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Reader question: I am American. Can I enter Switzerland after spending time in Italy?

Switzerland’s ever-changing rules on travel, tourism, and border crossings are confusing. This is what we know right now.

Reader question: I am American. Can I enter Switzerland after spending time in Italy?
Travel to Switzerland may soon be permitted, but not yet. Valeriano de Domenico / AFP

As The Local has explained in an article published on May 7th, Switzerland is not completely closed to tourists and foreigners, but whether they are allowed in depends on their place of residence.

There are no entry restrictions for people living in Schengen and EU countries, or in the small European states like Andorra, the Vatican, Monaco and San Marino. 

But if you live outside of the EU/EFTA in a so-called “third country”, generally speaking entry is prohibited, with the exception of a handful of nations listed here.

These are the so-called “safe countries”, with low enough infection rates to allow non-essential travel.

All the nations and regions not on this short list are considered “high-risk” and there is a travel ban in place from those areas.

The ban doesn’t extend to Swiss citizens and permanent residents returning to Switzerland. 

What if you are a resident of the United States or another third country but stay in a EU / Schengen state before coming to Switzerland?

Therefore, under the current rules, entering an EU state from the United States or any other prohibited country before coming to Switzerland will not be allowed.  

There is a slight chance you could get in by falling through the cracks, but this would mean you are breaking the law.

Most likely, you would be intercepted somewhere between your place of departure and arrival in Switzerland, as border controls are stricter now than before the pandemic.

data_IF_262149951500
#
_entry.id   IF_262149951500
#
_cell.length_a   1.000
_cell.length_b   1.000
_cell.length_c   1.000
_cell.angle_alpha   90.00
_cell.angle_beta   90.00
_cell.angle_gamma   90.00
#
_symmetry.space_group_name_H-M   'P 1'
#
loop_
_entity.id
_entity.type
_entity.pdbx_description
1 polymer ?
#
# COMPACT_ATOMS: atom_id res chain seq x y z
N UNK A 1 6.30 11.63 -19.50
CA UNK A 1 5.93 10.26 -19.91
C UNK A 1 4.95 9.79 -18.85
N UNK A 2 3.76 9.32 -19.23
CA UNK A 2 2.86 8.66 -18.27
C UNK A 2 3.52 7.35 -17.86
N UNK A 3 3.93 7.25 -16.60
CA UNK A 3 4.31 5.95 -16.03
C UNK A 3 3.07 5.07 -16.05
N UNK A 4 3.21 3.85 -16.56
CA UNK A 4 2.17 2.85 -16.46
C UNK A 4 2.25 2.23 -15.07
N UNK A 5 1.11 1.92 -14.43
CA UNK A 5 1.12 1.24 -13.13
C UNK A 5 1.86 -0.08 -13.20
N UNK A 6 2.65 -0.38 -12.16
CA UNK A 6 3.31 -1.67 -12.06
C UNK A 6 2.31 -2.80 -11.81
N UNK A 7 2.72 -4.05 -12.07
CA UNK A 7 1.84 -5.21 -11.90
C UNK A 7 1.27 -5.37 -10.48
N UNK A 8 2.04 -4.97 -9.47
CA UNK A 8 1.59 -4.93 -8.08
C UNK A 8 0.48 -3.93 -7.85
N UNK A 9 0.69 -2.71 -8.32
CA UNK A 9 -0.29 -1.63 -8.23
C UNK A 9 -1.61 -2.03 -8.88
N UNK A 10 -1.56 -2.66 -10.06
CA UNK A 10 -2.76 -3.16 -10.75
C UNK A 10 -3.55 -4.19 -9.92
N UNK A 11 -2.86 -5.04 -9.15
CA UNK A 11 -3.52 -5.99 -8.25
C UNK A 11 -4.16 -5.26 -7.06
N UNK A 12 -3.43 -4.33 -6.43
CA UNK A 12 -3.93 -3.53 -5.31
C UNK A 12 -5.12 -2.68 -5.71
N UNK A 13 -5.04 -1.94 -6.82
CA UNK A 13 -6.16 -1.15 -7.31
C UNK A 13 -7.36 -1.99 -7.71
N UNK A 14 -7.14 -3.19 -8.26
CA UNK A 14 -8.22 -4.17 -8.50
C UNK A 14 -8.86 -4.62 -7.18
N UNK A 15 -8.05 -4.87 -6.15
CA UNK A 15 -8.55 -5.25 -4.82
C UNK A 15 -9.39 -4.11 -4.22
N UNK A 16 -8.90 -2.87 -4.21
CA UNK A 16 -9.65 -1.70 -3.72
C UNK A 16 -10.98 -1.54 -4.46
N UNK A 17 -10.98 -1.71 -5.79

There are several checks that are done before you enter the country by airplane or another form of transportation.

Firstly, you must fill an entry form, where you have to indicate not just where you are coming from, but also the address in your permanent country of residence.

Once you complete the registration, you will receive a QR code that you will have to present for inspection both on departure and arrival.

Secondly, before boarding an airplane, train or bus with a passport from a high-risk country, you will be asked to justify your eligibility to enter Switzerland — that is, to prove that you are a citizen or permanent resident of Switzerland or another Schengen / EU country.

This is the situation right now, but it could change depending on when you plan to travel

There has been a lot of talk lately about life getting back to normal (or as close to normal as possible), including travel, for summer holidays.

READ MORE: UPDATE: When will Switzerland relax restrictions on international travel?

In fact, the EU Commission president Ursula von der Leyen recently said that the European Union should open its external borders to vaccinated travellers from non-EU countries.

Switzerland doesn’t belong to the EU, but it has adhered to the bloc’s travel rules, especially as it is part of the Schengen area. So the chances are good that the country will not remain off-limits for immunised tourists from some destinations currently on high-risk list.

Véronique Kanel from Switzerland Tourism told The Local on May 6th, that while “precise forecasts are almost impossible”, some tourists from overseas, including Americans, may be able to enter “during the summer at the earliest”.

Whether, or how soon, this will happen will depend on how quickly a digital coronavirus immunity card, also known as the vaccine certificate or vaccine passport, will be launched.

READ MORE: UPDATED: Everything you need to know about the ‘green pass’, Switzerland’s coronavirus immunity card

The Swiss government set the launch date for the end of June.

The Local is following this issue closely and will report on any changes as they happen.

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